One of the first blog posts I wrote was on the subject of ribs. Us Canadians love ribs, we love to grill and in fact you’ll find some of my posts where I grill in the middle of winter!
I recently had friends over for a BBQ and although it was mostly a Greek feast, I included some Canadian faves in the mix.
Be it friends, family or readers of my blog – these ribs are tried & true…they have never failed me in being delicious, fall-off-the-bone tender and easy to prepare.
Canada Day is coming up tomorrow and I thought it timely to post this fantastic and easy recipe for ribs. As a side, you can also try your hand at the Montreal Steak Spice potatoes...another favourite for the backyard party.
First off…I am in no way going to argue with the fact that BBQ anything (over wood or charcoal) can be beat – it can’t! The gas grill, the oven and other amenities for cooking are luxuries and time-savers.
Here’s my approach to ribs, be it baby-back or spare ribs:
- I never EVER boil my ribs;
- This method works in the oven, on the BBQ/gas grill or a combo of both oven and grill;
- Always take the time to remove the silver-skin on the underside of the ribs;
- Apply the dry rub of your choice the evening before cooking
I’ve found the whole boiling of ribs to be unnecessary…somehow I think flavour is being lost. Cover/tent the ribs with foil and you’ll find the meat to render down to “fall off the bone”.
An important aspect to tasty and tender ribs is to remove the silver-skin on the underside of the ribs. I simply use a boning (flexible knife) and scrape the end of the underside of the ribs to loosen some of the skin – just enough to grab with my fingers and then I just pull it off and discard.
This is important so that the rub adheres to the underside and when you’re eating the ribs, you’re not trying to gnaw into something rubbery. Remove it.
As for a dry rub…it’s really up to your personal tastes. I find the best and tastiest results are when I apply a dry rub the night before I cook my ribs. The flavours really penetrate the meat and I even see a smoke ring (from the spices) even though I sometimes just use the oven.
Before I get onto the recipe, you have to try mixing some thinly sliced potatoes with melted butter or olive oil and tossing them in a Montreal Steak Seasoning. For those not from Canada or not familiar with Montreal Steak Seasoning, it’s one of the most popular ways us Canadians season a steak because frankly, it’s simply delicious.
If you can’t find a Montreal Steak Seasoning, you can make your own blend and save it in a jar:
The original post for Montreal Steak Spice Potatoes appeared way back in the early days of my blog but it’s real simple: Slice about 1 large potato per person and toss in a bowl with olive oil (or melted butter) and seasoning. Wrap well in aluminum foil and place in your BBQ or gas grill over indirect heat for about 30-40 minutes.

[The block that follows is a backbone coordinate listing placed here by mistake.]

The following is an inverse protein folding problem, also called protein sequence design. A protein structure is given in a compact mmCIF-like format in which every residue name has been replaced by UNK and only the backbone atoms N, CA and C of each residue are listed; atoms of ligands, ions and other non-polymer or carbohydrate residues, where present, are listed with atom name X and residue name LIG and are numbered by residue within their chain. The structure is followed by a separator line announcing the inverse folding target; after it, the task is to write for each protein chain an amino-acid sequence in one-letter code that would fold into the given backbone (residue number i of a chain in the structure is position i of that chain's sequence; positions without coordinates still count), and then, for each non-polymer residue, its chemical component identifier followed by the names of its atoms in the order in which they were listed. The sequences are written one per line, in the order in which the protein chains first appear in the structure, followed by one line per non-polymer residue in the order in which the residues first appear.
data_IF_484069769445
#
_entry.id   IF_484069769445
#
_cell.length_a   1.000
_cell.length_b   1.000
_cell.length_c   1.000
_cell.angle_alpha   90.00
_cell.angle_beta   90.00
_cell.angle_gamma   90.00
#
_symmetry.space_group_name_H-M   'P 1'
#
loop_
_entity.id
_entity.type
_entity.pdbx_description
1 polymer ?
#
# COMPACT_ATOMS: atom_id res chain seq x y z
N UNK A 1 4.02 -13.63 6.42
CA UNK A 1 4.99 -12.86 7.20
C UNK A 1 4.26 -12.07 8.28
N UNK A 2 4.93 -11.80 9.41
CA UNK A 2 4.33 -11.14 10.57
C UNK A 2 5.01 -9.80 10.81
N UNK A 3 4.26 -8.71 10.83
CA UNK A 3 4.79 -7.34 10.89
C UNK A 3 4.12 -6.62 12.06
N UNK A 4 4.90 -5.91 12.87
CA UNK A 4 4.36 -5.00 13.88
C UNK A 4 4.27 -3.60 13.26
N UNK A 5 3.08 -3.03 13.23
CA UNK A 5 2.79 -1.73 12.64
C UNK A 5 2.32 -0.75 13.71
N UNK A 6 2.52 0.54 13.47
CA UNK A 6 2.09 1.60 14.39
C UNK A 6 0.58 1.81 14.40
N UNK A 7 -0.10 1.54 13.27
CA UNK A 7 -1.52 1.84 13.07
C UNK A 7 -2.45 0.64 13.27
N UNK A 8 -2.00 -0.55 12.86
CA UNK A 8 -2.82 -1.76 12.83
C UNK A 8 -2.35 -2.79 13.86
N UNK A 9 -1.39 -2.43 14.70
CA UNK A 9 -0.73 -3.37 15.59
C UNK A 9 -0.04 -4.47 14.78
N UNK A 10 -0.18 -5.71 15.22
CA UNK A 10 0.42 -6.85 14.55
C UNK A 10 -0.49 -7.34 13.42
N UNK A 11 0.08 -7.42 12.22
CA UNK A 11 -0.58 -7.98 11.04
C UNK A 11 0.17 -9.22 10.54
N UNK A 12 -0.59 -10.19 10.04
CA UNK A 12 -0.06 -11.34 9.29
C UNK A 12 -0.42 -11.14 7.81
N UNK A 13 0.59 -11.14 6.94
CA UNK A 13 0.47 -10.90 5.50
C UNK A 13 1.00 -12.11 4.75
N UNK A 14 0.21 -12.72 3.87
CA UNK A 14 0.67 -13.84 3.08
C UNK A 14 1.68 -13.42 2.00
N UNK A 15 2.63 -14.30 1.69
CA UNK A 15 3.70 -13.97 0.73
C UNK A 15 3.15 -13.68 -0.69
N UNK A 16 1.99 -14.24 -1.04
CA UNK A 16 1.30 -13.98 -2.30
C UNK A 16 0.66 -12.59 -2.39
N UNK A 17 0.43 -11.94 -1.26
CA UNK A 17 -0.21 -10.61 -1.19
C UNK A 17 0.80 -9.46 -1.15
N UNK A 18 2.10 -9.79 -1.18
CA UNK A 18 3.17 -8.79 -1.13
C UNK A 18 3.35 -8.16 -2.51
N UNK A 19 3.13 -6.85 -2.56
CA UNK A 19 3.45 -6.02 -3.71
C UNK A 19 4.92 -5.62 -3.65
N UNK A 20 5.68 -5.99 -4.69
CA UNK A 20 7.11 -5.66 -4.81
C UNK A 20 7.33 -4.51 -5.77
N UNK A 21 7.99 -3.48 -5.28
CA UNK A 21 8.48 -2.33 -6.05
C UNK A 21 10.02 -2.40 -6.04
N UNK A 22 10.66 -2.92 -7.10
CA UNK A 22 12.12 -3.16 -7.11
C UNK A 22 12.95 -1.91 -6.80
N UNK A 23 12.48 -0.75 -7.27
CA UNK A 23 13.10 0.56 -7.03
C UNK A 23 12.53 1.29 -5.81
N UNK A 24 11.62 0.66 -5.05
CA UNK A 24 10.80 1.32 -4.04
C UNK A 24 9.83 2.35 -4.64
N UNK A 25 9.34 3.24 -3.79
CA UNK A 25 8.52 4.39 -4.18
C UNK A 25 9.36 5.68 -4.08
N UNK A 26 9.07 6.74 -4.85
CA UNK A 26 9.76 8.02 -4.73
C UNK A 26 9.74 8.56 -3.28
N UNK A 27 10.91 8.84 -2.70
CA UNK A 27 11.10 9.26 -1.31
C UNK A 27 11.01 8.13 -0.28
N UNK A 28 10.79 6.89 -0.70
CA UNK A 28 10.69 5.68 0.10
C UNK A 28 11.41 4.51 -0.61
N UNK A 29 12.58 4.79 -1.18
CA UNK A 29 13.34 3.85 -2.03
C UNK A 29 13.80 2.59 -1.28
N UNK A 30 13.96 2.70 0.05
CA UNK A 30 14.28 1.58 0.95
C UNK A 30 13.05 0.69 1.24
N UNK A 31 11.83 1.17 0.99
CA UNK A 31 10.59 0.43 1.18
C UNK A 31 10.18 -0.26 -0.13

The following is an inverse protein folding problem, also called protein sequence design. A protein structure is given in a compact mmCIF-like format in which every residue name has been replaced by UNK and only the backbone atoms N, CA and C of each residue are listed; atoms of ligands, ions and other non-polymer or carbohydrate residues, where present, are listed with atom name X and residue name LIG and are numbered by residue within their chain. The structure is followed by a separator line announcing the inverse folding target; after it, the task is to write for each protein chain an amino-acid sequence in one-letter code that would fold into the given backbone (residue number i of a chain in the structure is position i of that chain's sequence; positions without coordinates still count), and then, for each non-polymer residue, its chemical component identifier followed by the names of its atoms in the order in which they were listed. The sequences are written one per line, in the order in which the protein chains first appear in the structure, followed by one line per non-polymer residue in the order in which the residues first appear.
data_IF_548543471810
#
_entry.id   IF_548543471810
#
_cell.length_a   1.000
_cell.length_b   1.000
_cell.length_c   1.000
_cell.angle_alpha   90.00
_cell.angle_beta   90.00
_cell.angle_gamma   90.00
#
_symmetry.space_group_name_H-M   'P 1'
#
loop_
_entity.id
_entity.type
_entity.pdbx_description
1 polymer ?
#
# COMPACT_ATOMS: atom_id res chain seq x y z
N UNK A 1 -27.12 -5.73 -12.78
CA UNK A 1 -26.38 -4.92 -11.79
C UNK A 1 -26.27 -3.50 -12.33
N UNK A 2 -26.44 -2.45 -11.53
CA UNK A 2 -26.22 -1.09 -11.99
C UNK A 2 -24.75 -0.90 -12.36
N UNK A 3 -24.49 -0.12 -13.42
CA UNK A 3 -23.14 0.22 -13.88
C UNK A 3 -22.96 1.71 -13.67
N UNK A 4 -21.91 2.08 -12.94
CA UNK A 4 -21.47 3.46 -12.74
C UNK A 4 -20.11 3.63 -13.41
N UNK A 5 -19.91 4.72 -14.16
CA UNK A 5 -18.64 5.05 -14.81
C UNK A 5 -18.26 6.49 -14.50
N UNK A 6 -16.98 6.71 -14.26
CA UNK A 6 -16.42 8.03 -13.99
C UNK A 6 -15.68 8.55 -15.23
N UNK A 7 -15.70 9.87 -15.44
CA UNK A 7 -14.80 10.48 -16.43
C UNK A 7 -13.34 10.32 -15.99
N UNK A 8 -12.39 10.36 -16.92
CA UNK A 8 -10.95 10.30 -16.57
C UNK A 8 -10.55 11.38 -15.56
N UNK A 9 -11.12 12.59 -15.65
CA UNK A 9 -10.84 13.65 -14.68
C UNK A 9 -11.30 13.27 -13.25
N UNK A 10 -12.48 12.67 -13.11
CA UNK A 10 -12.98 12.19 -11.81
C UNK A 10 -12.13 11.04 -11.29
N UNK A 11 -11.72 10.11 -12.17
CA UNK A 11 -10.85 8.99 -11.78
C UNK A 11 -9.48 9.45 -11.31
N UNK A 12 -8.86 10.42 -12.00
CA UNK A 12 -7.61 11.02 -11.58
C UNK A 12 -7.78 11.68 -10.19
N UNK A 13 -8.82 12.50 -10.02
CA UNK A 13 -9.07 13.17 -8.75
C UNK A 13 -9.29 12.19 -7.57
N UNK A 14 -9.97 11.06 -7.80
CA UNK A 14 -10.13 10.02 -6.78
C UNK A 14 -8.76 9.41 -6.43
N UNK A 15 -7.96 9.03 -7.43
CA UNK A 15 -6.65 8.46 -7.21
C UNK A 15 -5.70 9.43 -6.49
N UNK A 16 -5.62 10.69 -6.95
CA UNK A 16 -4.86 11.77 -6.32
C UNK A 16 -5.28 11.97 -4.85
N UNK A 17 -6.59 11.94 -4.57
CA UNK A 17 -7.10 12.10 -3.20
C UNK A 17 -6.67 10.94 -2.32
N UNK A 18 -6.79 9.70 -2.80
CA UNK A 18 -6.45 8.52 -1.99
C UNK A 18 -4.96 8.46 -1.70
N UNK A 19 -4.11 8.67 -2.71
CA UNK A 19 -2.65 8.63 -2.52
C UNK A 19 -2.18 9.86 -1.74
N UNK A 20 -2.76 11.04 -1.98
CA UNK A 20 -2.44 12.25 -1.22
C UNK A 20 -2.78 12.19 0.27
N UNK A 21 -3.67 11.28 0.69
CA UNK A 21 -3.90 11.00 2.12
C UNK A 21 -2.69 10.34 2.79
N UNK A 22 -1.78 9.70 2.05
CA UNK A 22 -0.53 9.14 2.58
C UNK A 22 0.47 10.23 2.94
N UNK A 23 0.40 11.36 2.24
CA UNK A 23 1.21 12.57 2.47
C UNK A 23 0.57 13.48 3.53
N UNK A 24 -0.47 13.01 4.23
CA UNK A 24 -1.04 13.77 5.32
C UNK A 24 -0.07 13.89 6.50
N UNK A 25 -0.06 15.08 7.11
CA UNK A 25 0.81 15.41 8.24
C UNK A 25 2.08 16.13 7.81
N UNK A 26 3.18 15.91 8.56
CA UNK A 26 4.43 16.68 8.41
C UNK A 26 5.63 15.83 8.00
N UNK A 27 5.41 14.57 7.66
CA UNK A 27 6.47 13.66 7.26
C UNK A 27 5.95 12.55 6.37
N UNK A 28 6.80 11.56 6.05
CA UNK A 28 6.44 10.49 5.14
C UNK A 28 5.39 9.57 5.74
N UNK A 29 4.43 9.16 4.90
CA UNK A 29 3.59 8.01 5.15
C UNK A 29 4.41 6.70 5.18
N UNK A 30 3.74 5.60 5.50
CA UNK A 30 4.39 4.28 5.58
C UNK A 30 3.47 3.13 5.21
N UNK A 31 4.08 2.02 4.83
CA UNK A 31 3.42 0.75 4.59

Finally, back to the ribs. You can cook your ribs from start to finish either in your oven, on the grill (gas or charcoal) or a combination of both. Sometimes, if I have a busy day of prep and there’s no room on the grill for ribs to be on all day (or the lid is going to be opened & closed), I simply pre-cook the ribs in the oven on a baking tray with a rack, cover them with foil and cook for about 70-90 minutes, 375F oven.
Later in the day, you can simply throw your ribs on the grill (indirect heat) and warm through and apply your favourite BBQ sauce at the end. Speaking of BBQ sauce, a regular BBQ sauce works fine as a base (I use Diana’s brand). I simply mix the sauce with some garlic powder, splash of vinegar, Worcestershire Sauce and some Chipotle sauce for heat and smoky flavours.
You can also add some liquid smoke into the mix but I resist as my dry rub (the most important factor for flavour) contains hickory salt. The night before I am to cook my ribs, I sprinkle hickory (smoked) salt, garlic powder, black pepper, sweet paprika and dried thyme on both sides of the ribs.
I lay them on the rack and baking tray, cover with foil and place in the fridge overnight until they are ready for cooking. Here’s a simple ratio for my dry rub for ribs:
3 Tbsp. hickory salt
1 Tbsp. garlic powder
1Tbsp. onion powder
1 tsp. black pepper
2 Tbsp. sweet paprika
1 tsp. dry thyme
You can mix a jar full of this blend for future use, I just included a mixture that’s good for one rack of ribs.
So, by this time – you’re ready to cook your ribs, you can pre-heat your oven to 375F or pre-heat your gas or charcoal grill to about the same internal temperature.
The ribs cook in the oven (covered with foil) for about 1 hr. and 15 minutes and then the foil comes off and the ribs are cooked for another 15 minutes, just enough time to give them that deep brown colour.
If using your gas or charcoal grill, cook the ribs over indirect heat for about 90 minutes and you should get that same “fall off the bone” end result.
Please note: it’s best you put a pan underneath the grill to catch any drippings. Pork ribs will render alot of fat.
Finally, have your favourite BBQ sauce mix handy and simply brush the sauce on at at very end. Your ribs should fall off the bone, the meat juicy and flaky and upon biting into a rib, you’ll even see the smoke ring that’s penetrated the meat!
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